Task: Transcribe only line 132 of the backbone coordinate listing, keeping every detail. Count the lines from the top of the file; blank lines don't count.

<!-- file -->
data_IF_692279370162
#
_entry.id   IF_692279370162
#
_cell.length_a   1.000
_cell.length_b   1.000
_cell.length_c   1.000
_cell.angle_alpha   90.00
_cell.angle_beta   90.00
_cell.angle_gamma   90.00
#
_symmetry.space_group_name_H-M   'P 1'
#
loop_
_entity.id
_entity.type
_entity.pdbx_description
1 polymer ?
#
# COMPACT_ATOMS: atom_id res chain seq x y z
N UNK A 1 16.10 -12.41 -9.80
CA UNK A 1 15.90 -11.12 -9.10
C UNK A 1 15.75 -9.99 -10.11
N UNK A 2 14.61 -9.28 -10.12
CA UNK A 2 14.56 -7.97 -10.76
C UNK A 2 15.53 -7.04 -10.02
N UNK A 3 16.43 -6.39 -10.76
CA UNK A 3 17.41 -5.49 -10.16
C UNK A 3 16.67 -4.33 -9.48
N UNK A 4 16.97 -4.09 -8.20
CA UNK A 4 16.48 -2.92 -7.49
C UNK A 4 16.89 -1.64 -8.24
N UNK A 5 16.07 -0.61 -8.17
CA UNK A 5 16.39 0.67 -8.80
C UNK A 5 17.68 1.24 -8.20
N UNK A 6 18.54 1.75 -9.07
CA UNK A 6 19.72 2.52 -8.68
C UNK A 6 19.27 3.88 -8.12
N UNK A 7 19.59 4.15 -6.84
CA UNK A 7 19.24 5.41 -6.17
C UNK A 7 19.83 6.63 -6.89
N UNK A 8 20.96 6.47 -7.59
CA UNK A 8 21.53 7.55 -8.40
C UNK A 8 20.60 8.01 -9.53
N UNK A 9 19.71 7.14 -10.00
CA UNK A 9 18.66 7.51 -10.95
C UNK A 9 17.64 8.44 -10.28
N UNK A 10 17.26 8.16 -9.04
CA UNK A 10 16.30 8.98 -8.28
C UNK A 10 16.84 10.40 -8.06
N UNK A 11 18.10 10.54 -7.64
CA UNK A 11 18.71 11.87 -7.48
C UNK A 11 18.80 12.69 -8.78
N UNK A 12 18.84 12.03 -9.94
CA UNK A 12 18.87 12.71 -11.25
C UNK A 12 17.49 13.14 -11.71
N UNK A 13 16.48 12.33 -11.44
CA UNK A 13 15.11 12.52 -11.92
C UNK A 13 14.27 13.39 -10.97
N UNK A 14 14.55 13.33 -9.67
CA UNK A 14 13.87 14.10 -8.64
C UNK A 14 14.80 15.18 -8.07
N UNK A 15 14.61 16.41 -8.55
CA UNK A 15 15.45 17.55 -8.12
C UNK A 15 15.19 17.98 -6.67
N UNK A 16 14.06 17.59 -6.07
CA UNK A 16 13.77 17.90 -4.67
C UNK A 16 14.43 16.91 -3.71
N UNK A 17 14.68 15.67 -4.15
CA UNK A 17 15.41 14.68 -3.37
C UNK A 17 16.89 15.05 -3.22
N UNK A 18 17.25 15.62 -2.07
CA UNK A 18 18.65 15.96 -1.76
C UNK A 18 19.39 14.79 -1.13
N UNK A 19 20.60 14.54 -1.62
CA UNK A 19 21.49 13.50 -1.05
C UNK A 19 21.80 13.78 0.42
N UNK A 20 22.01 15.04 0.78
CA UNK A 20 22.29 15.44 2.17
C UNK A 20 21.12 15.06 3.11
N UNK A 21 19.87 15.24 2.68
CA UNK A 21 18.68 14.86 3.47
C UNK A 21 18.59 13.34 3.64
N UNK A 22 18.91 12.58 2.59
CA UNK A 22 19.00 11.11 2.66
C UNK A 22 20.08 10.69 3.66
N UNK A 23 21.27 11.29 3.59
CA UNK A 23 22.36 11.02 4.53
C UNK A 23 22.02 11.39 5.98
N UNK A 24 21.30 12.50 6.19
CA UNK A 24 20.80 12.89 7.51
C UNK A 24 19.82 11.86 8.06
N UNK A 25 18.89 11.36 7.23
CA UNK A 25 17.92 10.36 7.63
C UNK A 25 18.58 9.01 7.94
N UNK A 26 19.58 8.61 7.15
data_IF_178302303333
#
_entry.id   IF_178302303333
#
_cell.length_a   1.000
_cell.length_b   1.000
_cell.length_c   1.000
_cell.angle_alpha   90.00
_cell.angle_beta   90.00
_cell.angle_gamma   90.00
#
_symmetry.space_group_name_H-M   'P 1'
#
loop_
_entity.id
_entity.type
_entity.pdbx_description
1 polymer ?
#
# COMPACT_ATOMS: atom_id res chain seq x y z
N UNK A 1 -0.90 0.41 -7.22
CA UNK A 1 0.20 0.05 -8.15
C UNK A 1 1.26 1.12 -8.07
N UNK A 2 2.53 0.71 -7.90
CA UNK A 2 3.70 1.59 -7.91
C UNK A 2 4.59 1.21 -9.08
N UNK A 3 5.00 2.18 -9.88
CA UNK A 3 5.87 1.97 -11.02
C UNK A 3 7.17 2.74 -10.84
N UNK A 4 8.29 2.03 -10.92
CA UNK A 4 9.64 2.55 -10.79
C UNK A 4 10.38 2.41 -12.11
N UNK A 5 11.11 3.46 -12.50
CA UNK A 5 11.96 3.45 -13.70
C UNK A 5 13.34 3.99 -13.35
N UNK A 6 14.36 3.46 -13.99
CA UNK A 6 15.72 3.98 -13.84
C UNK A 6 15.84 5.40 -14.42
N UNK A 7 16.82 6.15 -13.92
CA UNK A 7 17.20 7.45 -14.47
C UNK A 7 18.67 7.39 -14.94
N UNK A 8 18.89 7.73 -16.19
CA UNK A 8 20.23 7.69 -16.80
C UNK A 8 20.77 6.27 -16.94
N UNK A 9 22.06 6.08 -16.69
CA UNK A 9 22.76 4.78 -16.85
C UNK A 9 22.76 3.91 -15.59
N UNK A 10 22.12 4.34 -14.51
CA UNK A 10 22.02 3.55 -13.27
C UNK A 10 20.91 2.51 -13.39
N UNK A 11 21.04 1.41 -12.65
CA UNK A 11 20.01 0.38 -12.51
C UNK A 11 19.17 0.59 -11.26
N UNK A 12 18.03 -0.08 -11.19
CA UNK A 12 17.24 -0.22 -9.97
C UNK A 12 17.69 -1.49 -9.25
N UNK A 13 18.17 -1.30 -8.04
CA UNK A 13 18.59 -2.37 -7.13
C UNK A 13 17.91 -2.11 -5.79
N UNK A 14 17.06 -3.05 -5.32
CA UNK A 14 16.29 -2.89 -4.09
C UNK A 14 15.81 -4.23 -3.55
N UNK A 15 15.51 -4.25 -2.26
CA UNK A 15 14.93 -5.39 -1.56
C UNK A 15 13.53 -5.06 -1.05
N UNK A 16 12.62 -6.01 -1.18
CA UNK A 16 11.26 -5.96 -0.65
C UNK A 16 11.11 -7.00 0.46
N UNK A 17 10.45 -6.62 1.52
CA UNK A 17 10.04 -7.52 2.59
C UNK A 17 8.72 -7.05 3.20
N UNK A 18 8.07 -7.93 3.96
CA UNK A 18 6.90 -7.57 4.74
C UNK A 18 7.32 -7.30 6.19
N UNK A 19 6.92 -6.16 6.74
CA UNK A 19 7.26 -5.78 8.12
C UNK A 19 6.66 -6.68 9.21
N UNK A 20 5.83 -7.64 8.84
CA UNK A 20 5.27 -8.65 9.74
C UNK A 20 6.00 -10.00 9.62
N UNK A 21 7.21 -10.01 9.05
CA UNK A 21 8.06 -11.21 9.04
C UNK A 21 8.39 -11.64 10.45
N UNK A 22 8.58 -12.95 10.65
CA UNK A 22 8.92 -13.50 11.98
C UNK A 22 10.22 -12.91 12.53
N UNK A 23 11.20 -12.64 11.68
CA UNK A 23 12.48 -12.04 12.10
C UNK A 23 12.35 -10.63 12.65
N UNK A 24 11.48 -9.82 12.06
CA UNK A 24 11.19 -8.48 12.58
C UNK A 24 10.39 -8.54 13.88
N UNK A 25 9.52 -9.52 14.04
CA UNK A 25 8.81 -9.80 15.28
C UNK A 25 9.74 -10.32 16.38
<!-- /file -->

N UNK A 6 14.36 3.46 -13.99